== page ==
Atalanta coach Gian Piero Gasperini revealed that he thought he would die as he suffered the symptoms of the ongoing pandemic when the Italian team played their Champions League match against Valencia in March.
Gasperini told Gazzetta Dello Sport that he was sick when Atalanta beat Valencia 4-3 behind closed doors at the Mestalla on March 10, to reach the quarter-finals with an 8-4 aggregate victory.
"The day before the Valencia game I was sick, the afternoon of the game worse. I didn't look good on the bench," said Gasperini.
"It was March 10th. The following two nights in Zingonia (Atalanta's training centre) I slept little. I didn't have a fever, but I felt shattered, like I had one of 40.
"An ambulance passed every two minutes. There is a hospital nearby. It seemed like a war zone. At night I thought: 'if I go in there, what happens to me'?
"I can't go now, I have so many things to do ... I was saying it jokingly, to lighten things. But I really thought so."
The 62-year-old Gasperini said he was never swabbed as he had not suffered from a fever, but 10 days ago serological tests confirmed he had picked the disease.
"I have antibodies, which does not mean that I am now immune," he added.
Gasperini said that four days after the Valencia game he felt the worst was over, after a workout like he hadn't had in years and running 10km on the threadmill, but he then lost his sense of taste.
A celebratory meal and vintage 2008 Dom Perignon sent by a Michelin-starred chef and Atalanta fan, tasted like "water and bread", Gasperini said.
"I stayed at the Zingonia training ground for three weeks," he continued. "When I did get back to my home in Turin, I always respected social distancing with my wife and children."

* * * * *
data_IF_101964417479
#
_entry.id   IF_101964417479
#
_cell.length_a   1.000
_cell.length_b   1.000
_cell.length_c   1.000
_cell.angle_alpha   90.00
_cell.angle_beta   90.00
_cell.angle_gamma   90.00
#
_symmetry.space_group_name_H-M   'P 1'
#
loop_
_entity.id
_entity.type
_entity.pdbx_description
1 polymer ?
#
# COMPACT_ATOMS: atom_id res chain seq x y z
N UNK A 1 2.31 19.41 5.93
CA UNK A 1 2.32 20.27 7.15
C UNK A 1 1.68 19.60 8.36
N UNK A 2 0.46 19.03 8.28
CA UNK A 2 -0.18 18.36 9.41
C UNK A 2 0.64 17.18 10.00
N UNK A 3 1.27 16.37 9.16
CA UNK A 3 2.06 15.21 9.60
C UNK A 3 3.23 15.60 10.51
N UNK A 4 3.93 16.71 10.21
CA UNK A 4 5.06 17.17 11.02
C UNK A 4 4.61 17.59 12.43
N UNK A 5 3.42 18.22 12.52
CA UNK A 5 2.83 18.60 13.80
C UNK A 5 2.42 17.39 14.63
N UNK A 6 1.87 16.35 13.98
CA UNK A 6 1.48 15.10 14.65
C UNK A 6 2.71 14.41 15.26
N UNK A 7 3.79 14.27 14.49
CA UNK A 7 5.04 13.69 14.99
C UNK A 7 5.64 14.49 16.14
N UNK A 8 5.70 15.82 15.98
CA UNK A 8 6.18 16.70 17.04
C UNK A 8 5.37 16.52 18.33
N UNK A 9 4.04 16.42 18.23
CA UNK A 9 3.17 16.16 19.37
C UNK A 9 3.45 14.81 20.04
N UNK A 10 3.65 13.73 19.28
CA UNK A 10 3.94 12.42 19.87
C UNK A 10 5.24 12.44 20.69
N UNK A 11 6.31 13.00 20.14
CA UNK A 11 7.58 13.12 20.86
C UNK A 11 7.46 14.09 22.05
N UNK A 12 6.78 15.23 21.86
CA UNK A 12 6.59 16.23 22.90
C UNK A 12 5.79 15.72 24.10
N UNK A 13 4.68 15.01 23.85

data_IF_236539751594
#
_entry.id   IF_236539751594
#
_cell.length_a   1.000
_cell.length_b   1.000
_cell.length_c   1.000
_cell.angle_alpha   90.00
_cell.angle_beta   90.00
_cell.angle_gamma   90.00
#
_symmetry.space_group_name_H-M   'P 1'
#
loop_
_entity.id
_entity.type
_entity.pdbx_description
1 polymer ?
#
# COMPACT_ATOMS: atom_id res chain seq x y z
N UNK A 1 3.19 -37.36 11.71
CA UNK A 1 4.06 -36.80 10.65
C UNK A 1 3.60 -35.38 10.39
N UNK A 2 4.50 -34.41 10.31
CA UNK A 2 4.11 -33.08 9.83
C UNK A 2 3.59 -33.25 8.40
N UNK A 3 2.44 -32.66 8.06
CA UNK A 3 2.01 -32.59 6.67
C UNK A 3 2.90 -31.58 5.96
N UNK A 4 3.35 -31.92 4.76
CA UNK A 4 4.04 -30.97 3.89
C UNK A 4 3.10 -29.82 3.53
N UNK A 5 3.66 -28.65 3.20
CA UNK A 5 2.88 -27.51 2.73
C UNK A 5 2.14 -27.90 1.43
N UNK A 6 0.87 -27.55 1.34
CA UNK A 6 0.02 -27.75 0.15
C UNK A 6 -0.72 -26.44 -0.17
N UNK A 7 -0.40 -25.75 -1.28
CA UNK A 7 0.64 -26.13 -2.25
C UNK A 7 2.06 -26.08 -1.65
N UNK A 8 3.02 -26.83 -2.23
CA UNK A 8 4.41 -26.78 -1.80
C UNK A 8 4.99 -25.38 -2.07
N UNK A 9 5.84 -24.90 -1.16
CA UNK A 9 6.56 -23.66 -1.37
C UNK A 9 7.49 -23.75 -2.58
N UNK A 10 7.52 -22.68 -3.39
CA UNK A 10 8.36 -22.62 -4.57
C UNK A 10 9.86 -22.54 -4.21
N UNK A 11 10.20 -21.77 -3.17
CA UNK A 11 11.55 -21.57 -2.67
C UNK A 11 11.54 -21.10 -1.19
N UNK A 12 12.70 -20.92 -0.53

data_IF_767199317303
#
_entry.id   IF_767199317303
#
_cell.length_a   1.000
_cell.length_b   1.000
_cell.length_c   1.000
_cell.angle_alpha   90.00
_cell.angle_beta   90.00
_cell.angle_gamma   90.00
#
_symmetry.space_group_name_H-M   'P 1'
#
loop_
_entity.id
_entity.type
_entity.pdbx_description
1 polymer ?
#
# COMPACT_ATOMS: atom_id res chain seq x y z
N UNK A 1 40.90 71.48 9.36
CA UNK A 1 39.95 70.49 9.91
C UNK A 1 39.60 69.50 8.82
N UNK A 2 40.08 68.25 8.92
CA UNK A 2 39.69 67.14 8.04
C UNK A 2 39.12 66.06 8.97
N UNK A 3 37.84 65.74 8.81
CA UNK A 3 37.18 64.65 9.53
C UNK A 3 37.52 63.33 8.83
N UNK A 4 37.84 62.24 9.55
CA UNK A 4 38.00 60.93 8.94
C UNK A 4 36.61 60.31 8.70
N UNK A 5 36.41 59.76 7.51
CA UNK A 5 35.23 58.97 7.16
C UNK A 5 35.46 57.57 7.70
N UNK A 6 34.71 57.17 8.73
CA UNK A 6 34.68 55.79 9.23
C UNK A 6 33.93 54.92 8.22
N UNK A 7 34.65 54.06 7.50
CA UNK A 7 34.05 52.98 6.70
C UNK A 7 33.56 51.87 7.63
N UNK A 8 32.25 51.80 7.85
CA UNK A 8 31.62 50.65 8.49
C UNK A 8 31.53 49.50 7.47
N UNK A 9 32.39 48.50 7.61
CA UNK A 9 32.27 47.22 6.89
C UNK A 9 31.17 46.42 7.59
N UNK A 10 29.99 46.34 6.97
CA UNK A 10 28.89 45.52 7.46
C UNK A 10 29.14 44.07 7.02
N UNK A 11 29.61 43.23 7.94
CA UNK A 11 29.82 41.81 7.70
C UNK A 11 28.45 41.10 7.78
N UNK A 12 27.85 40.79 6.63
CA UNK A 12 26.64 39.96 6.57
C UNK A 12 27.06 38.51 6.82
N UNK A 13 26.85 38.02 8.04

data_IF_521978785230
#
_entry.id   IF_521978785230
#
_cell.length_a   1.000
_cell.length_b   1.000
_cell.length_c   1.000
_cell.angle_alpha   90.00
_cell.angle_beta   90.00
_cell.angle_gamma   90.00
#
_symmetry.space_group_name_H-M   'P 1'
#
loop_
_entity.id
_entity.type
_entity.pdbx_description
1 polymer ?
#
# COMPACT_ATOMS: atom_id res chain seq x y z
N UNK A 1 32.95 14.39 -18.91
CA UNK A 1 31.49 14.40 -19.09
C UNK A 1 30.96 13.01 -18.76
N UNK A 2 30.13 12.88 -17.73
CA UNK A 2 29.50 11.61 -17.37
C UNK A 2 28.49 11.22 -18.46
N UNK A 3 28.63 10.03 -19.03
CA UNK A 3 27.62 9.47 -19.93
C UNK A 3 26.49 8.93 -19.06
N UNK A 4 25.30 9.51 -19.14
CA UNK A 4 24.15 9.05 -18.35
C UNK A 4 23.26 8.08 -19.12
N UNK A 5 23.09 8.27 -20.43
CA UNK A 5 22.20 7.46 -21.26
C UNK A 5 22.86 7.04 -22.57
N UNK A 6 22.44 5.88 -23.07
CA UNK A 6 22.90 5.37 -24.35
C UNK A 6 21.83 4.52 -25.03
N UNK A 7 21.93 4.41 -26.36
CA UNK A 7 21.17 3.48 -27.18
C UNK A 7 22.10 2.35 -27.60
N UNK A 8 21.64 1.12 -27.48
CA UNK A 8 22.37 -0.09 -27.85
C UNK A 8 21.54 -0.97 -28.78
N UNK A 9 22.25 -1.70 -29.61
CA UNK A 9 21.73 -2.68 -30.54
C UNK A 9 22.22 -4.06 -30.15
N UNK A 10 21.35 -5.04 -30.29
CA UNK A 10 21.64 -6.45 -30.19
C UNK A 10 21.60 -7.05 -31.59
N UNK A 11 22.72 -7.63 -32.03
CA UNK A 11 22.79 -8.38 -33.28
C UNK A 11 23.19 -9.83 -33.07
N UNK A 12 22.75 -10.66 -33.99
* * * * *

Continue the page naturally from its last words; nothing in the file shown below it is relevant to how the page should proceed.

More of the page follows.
Bergamo, in the northern Lombardy region, was one of the epicentres of the global pandemic, with many experts believing Atalanta's Champions League game at San Siro on February 19 to be one of the key causes.
More than 40,000 fans travelled the 60km to Milan, joining in celebrations for a historic 4-1 result, in the club's first elite European campaign.
"Every time I think about it, it seems absurd to me: the historic peak of sporting happiness coincided with the greatest pain in the city," said Gasperini.
"It will take years to truly understand what happened, because right here was the centre of evil."
Serie A will return to action after a three-month absence on June 20, with Gasperini's side sitting fourth in the table, 15 points behind leaders Juventus.
"Some consider it amoral to start again," said the former Inter Milan and Genoa coach.
"I saw people singing on the balconies of Italy while Bergamo loaded their coffins onto trucks. I didn't consider it 'amoral'. I considered it an instinctive reaction, an attempt to cling to life, to react.
"Atalanta can help Bergamo to start again ...the people of Bergamo are embers under the ashes. None of the players left the city. More than one has lost weight, which can also be a sign of psychological distress. Atalanta can help Bergamo to restart, respecting the pain and mourning. The team has remained connected with Bergamo's suffering and will bring it to the pitch."
Feature image courtesy: AFP / Vincenzo Pinto